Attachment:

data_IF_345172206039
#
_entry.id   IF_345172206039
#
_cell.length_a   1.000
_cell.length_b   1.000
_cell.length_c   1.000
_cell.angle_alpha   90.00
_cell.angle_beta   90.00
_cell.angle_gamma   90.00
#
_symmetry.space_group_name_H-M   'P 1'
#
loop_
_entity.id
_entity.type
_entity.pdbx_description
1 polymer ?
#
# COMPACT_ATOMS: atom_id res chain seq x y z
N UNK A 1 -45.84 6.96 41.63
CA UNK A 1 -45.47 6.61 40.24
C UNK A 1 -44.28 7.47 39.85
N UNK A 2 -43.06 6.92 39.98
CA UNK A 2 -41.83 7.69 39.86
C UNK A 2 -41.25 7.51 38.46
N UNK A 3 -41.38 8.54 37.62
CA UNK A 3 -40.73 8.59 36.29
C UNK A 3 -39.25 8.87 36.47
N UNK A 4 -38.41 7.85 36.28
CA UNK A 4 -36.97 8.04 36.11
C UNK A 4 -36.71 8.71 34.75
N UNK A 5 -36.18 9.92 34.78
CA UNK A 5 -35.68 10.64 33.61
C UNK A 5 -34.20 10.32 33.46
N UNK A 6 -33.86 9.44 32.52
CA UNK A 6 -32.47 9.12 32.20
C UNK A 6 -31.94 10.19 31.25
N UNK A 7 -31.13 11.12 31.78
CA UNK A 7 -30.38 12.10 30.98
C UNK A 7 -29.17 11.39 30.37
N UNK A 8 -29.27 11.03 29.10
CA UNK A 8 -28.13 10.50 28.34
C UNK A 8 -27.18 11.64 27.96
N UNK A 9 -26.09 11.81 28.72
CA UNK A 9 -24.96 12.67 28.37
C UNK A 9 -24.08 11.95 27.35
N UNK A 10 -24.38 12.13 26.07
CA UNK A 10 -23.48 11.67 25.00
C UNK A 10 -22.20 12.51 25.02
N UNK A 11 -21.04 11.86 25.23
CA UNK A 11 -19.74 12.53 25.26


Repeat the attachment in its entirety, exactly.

data_IF_345172206039
#
_entry.id   IF_345172206039
#
_cell.length_a   1.000
_cell.length_b   1.000
_cell.length_c   1.000
_cell.angle_alpha   90.00
_cell.angle_beta   90.00
_cell.angle_gamma   90.00
#
_symmetry.space_group_name_H-M   'P 1'
#
loop_
_entity.id
_entity.type
_entity.pdbx_description
1 polymer ?
#
# COMPACT_ATOMS: atom_id res chain seq x y z
N UNK A 1 -45.84 6.96 41.63
CA UNK A 1 -45.47 6.61 40.24
C UNK A 1 -44.28 7.47 39.85
N UNK A 2 -43.06 6.92 39.98
CA UNK A 2 -41.83 7.69 39.86
C UNK A 2 -41.25 7.51 38.46
N UNK A 3 -41.38 8.54 37.62
CA UNK A 3 -40.73 8.59 36.29
C UNK A 3 -39.25 8.87 36.47
N UNK A 4 -38.41 7.85 36.28
CA UNK A 4 -36.97 8.04 36.11
C UNK A 4 -36.71 8.71 34.75
N UNK A 5 -36.18 9.92 34.78
CA UNK A 5 -35.68 10.64 33.61
C UNK A 5 -34.20 10.32 33.46
N UNK A 6 -33.86 9.44 32.52
CA UNK A 6 -32.47 9.12 32.20
C UNK A 6 -31.94 10.19 31.25
N UNK A 7 -31.13 11.12 31.78
CA UNK A 7 -30.38 12.10 30.98
C UNK A 7 -29.17 11.39 30.37
N UNK A 8 -29.27 11.03 29.10
CA UNK A 8 -28.13 10.50 28.34
C UNK A 8 -27.18 11.64 27.96
N UNK A 9 -26.09 11.81 28.72
CA UNK A 9 -24.96 12.67 28.37
C UNK A 9 -24.08 11.95 27.35
N UNK A 10 -24.38 12.13 26.07
CA UNK A 10 -23.48 11.67 25.00
C UNK A 10 -22.20 12.51 25.02
N UNK A 11 -21.04 11.86 25.23
CA UNK A 11 -19.74 12.53 25.26